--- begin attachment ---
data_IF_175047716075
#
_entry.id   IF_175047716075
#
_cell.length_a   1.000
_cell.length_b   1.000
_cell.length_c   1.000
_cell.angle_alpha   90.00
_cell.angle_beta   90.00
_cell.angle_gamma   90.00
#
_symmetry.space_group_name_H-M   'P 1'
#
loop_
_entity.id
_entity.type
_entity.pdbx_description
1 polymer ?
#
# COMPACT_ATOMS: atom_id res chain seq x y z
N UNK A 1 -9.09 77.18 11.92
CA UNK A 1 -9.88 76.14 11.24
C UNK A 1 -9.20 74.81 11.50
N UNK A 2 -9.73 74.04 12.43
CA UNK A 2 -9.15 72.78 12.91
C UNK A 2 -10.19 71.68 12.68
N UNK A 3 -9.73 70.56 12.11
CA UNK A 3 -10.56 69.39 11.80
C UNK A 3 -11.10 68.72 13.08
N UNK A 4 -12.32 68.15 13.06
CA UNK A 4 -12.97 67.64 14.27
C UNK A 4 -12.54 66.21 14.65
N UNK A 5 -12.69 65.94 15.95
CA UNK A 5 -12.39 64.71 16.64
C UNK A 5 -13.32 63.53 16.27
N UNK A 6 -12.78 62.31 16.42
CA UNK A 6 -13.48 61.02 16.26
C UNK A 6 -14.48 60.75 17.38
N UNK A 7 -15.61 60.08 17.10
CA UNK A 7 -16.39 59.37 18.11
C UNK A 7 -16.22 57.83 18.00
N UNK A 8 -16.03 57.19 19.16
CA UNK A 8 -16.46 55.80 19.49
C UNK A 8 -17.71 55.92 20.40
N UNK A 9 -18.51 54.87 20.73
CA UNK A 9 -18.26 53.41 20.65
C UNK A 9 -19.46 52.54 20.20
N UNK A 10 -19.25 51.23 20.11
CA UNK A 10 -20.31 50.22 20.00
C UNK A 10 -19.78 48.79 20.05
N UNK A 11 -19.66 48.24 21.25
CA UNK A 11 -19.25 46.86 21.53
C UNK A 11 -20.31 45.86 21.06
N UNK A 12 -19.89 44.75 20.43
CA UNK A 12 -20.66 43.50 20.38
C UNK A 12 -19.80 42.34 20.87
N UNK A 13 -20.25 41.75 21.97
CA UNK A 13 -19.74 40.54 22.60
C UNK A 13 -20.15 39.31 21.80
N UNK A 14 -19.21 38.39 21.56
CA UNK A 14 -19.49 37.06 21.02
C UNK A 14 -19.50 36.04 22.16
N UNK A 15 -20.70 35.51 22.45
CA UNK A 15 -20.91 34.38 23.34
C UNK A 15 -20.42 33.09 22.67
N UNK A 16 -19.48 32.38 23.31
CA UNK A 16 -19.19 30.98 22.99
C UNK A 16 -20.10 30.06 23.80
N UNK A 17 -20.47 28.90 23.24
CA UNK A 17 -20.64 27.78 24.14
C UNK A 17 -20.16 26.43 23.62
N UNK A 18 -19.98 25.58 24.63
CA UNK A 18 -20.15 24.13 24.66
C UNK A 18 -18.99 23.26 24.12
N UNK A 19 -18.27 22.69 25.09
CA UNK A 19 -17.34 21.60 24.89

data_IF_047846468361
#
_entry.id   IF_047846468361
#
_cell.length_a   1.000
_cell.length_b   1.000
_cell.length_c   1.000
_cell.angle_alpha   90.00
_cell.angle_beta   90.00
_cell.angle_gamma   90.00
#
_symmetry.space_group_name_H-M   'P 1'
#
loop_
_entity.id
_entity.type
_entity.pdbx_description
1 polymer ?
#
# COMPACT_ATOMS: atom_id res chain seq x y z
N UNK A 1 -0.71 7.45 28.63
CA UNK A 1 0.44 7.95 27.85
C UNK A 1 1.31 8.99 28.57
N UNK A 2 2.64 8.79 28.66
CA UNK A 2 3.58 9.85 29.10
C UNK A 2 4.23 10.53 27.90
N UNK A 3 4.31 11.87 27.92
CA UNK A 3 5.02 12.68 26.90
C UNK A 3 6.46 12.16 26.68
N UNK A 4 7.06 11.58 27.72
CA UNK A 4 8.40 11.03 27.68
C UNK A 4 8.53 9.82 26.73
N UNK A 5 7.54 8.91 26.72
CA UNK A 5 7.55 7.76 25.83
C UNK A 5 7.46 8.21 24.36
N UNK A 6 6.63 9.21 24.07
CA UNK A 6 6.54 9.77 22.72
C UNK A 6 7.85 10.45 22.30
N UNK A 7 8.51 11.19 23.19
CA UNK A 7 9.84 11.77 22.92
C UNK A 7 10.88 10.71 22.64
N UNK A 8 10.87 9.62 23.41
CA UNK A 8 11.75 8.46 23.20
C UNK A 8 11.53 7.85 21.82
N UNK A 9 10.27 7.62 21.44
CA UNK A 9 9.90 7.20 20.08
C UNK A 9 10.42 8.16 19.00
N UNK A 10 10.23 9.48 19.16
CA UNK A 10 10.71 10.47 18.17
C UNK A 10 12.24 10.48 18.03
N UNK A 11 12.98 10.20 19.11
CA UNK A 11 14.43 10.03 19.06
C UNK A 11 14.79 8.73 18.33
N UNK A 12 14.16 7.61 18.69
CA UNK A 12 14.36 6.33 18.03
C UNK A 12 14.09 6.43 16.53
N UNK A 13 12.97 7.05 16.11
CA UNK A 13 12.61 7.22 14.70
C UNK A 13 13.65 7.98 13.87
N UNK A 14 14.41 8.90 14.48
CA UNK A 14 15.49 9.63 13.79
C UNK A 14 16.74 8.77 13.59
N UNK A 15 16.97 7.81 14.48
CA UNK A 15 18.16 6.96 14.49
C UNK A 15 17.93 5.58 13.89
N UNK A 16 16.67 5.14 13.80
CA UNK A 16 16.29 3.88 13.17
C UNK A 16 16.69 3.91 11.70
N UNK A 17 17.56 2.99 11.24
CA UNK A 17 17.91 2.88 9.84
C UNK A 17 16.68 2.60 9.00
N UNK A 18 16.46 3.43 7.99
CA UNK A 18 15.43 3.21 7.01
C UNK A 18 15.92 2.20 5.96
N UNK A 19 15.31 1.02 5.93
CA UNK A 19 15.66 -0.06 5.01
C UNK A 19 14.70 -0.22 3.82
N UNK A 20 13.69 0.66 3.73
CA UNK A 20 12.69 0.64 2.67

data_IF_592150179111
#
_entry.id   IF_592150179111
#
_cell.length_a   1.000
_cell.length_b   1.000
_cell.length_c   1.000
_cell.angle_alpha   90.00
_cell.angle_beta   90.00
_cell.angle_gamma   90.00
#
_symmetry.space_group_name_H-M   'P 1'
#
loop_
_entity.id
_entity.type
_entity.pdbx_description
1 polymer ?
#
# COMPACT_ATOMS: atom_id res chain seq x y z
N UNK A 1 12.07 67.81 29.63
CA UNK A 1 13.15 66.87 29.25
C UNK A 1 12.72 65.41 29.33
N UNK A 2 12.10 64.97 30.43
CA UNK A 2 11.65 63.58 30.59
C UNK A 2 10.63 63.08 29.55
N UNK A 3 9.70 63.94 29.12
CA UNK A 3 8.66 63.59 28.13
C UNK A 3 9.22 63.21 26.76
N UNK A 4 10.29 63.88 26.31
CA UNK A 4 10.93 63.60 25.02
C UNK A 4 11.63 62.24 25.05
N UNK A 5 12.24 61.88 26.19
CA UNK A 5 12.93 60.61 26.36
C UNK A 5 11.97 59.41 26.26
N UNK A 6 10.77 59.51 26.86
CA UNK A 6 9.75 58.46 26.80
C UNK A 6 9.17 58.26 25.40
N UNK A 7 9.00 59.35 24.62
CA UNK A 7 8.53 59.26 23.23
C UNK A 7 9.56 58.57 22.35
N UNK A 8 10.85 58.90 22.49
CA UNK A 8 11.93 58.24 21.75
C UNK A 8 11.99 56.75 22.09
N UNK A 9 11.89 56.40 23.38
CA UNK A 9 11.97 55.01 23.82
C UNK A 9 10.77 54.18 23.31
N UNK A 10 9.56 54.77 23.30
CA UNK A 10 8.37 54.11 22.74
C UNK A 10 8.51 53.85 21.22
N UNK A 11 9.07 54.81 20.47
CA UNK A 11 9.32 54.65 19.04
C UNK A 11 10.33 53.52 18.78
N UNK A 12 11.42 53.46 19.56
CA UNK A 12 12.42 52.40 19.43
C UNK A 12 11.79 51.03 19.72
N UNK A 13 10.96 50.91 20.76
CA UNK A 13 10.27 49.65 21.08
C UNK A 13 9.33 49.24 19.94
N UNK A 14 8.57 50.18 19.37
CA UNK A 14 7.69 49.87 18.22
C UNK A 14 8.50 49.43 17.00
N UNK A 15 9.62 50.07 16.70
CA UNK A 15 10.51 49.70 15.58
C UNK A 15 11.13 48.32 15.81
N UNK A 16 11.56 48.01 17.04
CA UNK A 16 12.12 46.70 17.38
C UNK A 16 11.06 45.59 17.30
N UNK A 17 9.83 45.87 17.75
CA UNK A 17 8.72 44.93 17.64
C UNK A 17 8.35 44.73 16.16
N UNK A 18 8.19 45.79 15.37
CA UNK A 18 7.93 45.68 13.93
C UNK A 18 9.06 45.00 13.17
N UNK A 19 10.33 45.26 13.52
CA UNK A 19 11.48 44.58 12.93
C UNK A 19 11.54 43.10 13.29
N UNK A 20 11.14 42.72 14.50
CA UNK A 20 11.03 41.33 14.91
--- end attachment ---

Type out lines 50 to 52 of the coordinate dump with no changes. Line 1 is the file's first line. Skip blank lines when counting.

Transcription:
C UNK A 10 -19.78 48.79 20.05
N UNK A 11 -19.66 48.24 21.25
CA UNK A 11 -19.25 46.86 21.53